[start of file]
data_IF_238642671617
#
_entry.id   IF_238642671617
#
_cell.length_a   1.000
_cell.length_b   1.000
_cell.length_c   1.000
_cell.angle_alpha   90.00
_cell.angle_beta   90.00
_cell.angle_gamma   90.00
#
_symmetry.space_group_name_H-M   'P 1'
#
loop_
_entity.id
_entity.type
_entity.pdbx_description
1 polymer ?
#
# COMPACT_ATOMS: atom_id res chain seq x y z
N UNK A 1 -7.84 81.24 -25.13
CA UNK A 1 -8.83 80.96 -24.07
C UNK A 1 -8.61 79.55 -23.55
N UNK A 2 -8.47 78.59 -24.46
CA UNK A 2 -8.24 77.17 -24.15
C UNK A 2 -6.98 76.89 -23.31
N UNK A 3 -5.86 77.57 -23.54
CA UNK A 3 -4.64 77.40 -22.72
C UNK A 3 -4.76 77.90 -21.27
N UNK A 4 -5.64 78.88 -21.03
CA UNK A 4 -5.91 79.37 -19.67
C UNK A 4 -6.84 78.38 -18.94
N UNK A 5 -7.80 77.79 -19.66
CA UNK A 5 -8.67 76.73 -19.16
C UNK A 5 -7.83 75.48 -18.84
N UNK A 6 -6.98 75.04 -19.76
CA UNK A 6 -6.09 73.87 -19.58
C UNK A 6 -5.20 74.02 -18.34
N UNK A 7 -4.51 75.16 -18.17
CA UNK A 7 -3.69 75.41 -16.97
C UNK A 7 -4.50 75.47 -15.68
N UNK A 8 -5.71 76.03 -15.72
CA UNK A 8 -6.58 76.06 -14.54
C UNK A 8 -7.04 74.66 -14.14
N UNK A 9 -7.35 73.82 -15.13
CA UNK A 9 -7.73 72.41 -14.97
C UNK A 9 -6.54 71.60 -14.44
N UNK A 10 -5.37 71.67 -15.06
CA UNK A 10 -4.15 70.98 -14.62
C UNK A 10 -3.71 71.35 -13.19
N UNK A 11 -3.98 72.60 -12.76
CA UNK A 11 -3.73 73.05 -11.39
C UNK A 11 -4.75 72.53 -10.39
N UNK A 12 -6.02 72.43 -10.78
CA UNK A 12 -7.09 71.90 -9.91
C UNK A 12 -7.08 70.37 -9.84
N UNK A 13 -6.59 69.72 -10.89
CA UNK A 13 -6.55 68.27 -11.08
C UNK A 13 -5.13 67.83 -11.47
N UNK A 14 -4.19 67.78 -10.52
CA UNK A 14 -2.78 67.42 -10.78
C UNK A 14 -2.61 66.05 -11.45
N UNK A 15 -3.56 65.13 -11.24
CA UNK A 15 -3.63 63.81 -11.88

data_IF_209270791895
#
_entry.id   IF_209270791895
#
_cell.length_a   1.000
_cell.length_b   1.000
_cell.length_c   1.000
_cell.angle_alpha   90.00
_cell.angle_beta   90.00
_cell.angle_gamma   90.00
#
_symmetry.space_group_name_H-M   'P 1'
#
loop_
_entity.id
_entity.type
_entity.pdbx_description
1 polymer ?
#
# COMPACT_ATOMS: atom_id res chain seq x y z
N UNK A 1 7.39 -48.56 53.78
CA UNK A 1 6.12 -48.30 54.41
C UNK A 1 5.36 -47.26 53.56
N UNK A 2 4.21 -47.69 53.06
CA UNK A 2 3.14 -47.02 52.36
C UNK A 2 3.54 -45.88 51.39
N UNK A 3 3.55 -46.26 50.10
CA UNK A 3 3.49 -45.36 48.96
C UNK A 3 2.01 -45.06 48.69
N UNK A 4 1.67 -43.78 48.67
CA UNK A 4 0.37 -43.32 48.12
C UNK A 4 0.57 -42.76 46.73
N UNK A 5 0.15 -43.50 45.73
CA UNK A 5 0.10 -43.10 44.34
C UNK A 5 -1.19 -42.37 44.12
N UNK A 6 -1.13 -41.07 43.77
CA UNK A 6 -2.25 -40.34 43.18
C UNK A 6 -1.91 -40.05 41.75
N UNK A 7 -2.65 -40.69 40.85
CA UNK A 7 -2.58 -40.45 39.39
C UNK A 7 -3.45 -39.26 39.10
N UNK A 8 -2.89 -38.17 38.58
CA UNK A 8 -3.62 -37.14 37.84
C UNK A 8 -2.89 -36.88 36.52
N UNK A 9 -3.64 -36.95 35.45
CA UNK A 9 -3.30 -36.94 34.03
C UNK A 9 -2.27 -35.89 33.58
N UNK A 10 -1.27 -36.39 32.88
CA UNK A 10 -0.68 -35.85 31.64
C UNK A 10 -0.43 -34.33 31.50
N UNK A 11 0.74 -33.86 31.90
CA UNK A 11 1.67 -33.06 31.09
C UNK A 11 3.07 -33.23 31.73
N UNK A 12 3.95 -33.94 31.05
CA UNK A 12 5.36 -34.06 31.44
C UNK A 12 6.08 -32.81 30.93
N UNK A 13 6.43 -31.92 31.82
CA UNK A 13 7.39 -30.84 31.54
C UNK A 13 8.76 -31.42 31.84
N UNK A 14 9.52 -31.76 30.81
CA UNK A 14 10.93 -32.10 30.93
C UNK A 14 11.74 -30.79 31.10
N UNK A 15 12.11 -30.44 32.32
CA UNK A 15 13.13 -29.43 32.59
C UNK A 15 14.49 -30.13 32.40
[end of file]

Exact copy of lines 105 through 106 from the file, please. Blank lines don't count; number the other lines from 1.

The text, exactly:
C UNK A 7 -3.45 -39.26 39.10
N UNK A 8 -2.89 -38.17 38.58